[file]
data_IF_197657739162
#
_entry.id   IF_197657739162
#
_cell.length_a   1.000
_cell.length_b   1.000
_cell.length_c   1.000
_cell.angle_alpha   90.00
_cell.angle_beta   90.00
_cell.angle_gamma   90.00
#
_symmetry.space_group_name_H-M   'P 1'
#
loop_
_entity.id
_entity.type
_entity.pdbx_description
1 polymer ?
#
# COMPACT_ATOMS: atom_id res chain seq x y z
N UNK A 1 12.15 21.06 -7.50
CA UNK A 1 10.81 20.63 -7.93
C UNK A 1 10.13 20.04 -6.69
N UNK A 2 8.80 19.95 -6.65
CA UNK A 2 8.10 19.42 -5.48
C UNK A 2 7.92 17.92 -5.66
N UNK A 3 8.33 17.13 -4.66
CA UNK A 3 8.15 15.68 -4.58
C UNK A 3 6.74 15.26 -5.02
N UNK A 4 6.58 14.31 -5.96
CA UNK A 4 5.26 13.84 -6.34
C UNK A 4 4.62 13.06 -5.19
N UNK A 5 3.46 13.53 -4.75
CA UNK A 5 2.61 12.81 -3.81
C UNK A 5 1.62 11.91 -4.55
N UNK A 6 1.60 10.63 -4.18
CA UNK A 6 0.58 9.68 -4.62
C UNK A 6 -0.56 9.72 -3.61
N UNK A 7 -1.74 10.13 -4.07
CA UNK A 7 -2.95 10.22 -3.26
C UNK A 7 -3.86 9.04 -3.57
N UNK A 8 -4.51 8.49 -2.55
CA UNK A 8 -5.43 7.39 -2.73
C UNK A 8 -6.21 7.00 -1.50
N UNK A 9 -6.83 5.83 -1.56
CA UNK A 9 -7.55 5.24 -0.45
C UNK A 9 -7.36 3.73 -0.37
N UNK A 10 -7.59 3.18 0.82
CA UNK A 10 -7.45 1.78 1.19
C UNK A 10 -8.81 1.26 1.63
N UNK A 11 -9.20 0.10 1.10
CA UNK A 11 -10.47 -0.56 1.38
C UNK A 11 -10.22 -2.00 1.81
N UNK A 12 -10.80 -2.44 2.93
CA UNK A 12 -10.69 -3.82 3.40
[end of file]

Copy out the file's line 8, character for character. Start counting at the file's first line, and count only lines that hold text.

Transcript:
_cell.angle_alpha   90.00